The horror that was the Battle of the Somme is well known to many. That part isn't glossed over but neither is it so graphic as to put people off reading the book. There's a lot of historical detail throughout the book, but not so much as to detract or distract from the story telling. Most of the familiar characters from canon crop up during the story but there's sadness in what has happened to some of Elizabeth's family. Miss Bingley, her brother, Jane Bennet and a certain Mr. W. all put in their appearances. We get a bit of a crossover with Emma and also with North and South for good measure.
One rather lovely extra Ms. Monette has provided for her readers is a link to "Lizzy's Scrapbook". This is a collections of photos from the era, set out as a scrapbook as it would have been compiled by Elizabeth.
Although this can be read as a standalone story, there is a sequel "Darcy's Hope at Donwell Abbey" which eventually solves the mystery set up in this book and brings Darcy and Elizabeth's story to a final close. It's a wonderful read and a unique (as far as I'm aware) setting for this age old love story. It's also suitable for any age group or audience.
I've read many Austen variations with varying interest (hated / liked / loved) but this is near the top my list of favorites. There's so many different elements - the war setting (similar to Downton Abbey), different takes on Darcy and Lizzy and guest appearances from characters from other books (including my third favorite hero from my third favorite novel John Thornton). Characters I'd love to read more about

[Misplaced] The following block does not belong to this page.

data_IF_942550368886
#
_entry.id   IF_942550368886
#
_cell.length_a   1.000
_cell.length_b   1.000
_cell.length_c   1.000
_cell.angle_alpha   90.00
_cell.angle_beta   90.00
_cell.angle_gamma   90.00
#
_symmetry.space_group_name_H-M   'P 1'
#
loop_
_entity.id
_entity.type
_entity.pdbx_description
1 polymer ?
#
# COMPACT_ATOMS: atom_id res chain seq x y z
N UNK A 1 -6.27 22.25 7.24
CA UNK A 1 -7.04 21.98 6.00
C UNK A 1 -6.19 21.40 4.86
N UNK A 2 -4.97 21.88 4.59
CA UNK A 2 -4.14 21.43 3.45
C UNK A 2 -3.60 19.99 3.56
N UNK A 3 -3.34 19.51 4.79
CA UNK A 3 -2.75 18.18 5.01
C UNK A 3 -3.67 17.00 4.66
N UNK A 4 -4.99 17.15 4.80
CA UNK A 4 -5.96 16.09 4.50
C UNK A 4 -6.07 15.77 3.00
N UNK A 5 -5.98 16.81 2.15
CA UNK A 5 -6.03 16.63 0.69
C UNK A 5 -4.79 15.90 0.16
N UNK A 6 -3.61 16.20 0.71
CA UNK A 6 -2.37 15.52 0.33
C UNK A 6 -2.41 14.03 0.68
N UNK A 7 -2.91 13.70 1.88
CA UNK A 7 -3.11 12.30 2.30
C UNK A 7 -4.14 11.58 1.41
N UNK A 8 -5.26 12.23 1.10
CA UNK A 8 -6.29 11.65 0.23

I've already pre ordered part two and can't wait
I was left wanting more at the end so I have preordered the next instalment and so wait with bated breath to see how this will finish - I have a dreadful feeling that ODC have many many more hurdles to jump however!
Well worth a read!
Fitzwilliam Darcy is a Captain in his Majesty's Army. Elizabeth Bennet is in the Volunteer Aid Detachment as a nurse. Darcy had proposed in Hunsford but was soundly rejected and Elizabeth has blamed him for all her tragedies ever since. Now they are both reunited near the Front and each are fighting not only their attraction but their personal demons.
This is only a simple explanation of the complex and well developed story of hope, love, betrayal and redemption among the ravages of war. I was fully immersed and at times very anxious through this book. I had to relax my posture, take a deep breath and hope that all would be well...it was definitely worth it in the end!
Please note that this is the first book, with the sequel out now... 'Darcy's Hope At Donwell Abbey'!